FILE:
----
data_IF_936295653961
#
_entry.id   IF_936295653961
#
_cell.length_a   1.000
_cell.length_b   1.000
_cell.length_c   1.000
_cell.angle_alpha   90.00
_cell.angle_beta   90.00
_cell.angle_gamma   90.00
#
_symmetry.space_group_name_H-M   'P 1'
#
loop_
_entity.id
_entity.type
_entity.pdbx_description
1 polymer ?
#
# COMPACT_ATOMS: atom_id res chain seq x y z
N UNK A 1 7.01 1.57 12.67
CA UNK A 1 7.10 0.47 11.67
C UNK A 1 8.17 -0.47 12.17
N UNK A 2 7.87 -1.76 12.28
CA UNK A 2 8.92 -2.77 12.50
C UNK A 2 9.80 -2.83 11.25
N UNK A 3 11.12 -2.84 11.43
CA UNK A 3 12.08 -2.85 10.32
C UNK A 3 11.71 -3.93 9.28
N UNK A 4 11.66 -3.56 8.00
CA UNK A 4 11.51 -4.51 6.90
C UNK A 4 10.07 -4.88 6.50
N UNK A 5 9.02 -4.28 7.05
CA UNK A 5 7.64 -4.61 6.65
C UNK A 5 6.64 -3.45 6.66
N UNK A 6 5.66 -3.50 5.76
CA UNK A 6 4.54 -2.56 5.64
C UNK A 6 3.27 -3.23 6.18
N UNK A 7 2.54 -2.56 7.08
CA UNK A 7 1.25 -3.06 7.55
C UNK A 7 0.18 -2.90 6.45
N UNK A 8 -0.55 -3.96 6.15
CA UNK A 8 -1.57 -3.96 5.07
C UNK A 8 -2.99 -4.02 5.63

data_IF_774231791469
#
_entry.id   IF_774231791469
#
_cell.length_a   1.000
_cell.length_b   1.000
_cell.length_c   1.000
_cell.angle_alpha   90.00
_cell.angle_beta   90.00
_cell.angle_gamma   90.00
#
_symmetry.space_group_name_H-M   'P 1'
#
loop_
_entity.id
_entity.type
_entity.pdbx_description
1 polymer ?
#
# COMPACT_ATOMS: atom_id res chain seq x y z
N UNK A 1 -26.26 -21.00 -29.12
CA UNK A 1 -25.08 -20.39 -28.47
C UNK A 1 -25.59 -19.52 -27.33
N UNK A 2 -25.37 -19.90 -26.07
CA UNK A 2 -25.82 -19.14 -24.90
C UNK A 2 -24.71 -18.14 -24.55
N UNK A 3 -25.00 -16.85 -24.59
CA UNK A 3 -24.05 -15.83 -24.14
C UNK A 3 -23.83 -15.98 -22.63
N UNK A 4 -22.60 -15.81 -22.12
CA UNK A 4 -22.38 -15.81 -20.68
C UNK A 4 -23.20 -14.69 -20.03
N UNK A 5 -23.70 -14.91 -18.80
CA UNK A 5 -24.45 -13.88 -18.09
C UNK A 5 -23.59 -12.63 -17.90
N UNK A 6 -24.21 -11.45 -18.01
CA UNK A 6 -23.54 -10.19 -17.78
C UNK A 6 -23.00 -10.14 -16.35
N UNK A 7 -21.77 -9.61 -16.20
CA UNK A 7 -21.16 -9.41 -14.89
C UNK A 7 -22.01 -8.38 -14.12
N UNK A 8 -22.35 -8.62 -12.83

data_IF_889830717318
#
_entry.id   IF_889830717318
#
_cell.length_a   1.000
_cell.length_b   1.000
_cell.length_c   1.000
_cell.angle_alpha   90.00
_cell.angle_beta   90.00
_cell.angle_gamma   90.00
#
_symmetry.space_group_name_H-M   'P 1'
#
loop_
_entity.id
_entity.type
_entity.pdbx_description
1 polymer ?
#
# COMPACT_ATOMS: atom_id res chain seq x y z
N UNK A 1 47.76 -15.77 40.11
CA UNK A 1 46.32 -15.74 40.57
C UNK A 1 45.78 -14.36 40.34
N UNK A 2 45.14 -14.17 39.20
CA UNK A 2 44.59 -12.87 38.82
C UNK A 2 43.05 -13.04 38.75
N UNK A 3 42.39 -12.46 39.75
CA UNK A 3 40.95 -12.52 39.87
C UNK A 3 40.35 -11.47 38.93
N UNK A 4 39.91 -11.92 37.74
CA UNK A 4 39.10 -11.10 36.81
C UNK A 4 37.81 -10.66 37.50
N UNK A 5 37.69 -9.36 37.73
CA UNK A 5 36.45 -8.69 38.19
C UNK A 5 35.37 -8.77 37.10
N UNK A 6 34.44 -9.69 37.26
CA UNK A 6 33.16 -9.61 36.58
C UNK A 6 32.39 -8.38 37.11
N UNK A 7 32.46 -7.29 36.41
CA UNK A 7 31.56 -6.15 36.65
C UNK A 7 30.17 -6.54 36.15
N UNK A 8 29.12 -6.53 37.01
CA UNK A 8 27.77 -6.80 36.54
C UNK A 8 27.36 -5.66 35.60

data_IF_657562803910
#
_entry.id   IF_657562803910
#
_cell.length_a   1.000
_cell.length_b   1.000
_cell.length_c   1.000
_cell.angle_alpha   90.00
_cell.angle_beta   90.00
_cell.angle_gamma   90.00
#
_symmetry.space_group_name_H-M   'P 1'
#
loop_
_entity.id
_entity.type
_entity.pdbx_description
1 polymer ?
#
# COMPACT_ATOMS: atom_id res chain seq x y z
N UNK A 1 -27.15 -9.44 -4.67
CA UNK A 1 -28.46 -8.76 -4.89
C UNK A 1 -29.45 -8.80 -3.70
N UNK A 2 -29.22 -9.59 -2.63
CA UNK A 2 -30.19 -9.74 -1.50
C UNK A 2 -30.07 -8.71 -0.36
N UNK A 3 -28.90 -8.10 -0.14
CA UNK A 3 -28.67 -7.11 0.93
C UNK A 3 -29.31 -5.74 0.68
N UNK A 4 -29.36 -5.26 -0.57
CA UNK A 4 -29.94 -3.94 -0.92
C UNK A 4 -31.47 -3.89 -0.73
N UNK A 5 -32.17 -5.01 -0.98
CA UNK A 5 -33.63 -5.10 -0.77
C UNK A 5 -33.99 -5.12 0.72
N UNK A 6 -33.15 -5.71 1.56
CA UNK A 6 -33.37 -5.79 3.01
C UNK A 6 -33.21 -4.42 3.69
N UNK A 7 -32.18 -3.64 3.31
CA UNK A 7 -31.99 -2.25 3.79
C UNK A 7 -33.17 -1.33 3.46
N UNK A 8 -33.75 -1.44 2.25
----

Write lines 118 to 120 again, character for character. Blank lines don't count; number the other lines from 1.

C UNK A 4 37.81 -10.66 37.50
N UNK A 5 37.69 -9.36 37.73
CA UNK A 5 36.45 -8.69 38.19